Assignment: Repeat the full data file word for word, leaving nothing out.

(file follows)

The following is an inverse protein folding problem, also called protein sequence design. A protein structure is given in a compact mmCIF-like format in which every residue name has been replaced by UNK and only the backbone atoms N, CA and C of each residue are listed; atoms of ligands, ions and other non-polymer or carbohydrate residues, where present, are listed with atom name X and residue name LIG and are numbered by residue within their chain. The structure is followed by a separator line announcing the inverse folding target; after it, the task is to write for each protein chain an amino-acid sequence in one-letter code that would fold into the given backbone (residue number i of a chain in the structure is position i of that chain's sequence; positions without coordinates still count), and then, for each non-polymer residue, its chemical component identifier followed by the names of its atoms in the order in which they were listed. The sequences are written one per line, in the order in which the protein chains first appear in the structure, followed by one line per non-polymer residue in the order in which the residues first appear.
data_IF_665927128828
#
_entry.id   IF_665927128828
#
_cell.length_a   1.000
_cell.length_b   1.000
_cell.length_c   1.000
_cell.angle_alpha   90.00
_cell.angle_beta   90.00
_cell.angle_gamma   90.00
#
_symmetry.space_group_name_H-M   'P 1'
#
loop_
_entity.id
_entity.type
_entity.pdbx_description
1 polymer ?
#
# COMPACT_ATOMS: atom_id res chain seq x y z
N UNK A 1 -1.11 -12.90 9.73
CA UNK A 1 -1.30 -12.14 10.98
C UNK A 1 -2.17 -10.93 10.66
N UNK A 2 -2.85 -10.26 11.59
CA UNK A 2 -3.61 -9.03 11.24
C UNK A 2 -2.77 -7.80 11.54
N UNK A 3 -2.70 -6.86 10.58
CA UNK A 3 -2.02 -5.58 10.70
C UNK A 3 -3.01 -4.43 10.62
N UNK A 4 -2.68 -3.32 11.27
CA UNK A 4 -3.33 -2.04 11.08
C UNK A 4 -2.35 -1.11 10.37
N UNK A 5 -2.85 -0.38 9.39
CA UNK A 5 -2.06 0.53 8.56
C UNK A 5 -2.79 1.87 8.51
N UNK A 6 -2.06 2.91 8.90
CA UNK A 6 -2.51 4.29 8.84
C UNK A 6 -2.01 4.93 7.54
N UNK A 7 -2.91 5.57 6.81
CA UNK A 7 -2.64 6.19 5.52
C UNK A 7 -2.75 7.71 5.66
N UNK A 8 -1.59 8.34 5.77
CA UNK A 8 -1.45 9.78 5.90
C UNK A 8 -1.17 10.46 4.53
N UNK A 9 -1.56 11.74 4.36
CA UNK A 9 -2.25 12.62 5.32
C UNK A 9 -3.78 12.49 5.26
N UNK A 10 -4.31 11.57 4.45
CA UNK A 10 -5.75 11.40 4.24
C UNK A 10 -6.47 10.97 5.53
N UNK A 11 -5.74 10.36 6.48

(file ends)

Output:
The following is an inverse protein folding problem, also called protein sequence design. A protein structure is given in a compact mmCIF-like format in which every residue name has been replaced by UNK and only the backbone atoms N, CA and C of each residue are listed; atoms of ligands, ions and other non-polymer or carbohydrate residues, where present, are listed with atom name X and residue name LIG and are numbered by residue within their chain. The structure is followed by a separator line announcing the inverse folding target; after it, the task is to write for each protein chain an amino-acid sequence in one-letter code that would fold into the given backbone (residue number i of a chain in the structure is position i of that chain's sequence; positions without coordinates still count), and then, for each non-polymer residue, its chemical component identifier followed by the names of its atoms in the order in which they were listed. The sequences are written one per line, in the order in which the protein chains first appear in the structure, followed by one line per non-polymer residue in the order in which the residues first appear.
data_IF_665927128828
#
_entry.id   IF_665927128828
#
_cell.length_a   1.000
_cell.length_b   1.000
_cell.length_c   1.000
_cell.angle_alpha   90.00
_cell.angle_beta   90.00
_cell.angle_gamma   90.00
#
_symmetry.space_group_name_H-M   'P 1'
#
loop_
_entity.id
_entity.type
_entity.pdbx_description
1 polymer ?
#
# COMPACT_ATOMS: atom_id res chain seq x y z
N UNK A 1 -1.11 -12.90 9.73
CA UNK A 1 -1.30 -12.14 10.98
C UNK A 1 -2.17 -10.93 10.66
N UNK A 2 -2.85 -10.26 11.59
CA UNK A 2 -3.61 -9.03 11.24
C UNK A 2 -2.77 -7.80 11.54
N UNK A 3 -2.70 -6.86 10.58
CA UNK A 3 -2.02 -5.58 10.70
C UNK A 3 -3.01 -4.43 10.62
N UNK A 4 -2.68 -3.32 11.27
CA UNK A 4 -3.33 -2.04 11.08
C UNK A 4 -2.35 -1.11 10.37
N UNK A 5 -2.85 -0.38 9.39
CA UNK A 5 -2.06 0.53 8.56
C UNK A 5 -2.79 1.87 8.51
N UNK A 6 -2.06 2.91 8.90
CA UNK A 6 -2.51 4.29 8.84
C UNK A 6 -2.01 4.93 7.54
N UNK A 7 -2.91 5.57 6.81
CA UNK A 7 -2.64 6.19 5.52
C UNK A 7 -2.75 7.71 5.66
N UNK A 8 -1.59 8.34 5.77
CA UNK A 8 -1.45 9.78 5.90
C UNK A 8 -1.17 10.46 4.53
N UNK A 9 -1.56 11.74 4.36
CA UNK A 9 -2.25 12.62 5.32
C UNK A 9 -3.78 12.49 5.26
N UNK A 10 -4.31 11.57 4.45
CA UNK A 10 -5.75 11.40 4.24
C UNK A 10 -6.47 10.97 5.53
N UNK A 11 -5.74 10.36 6.48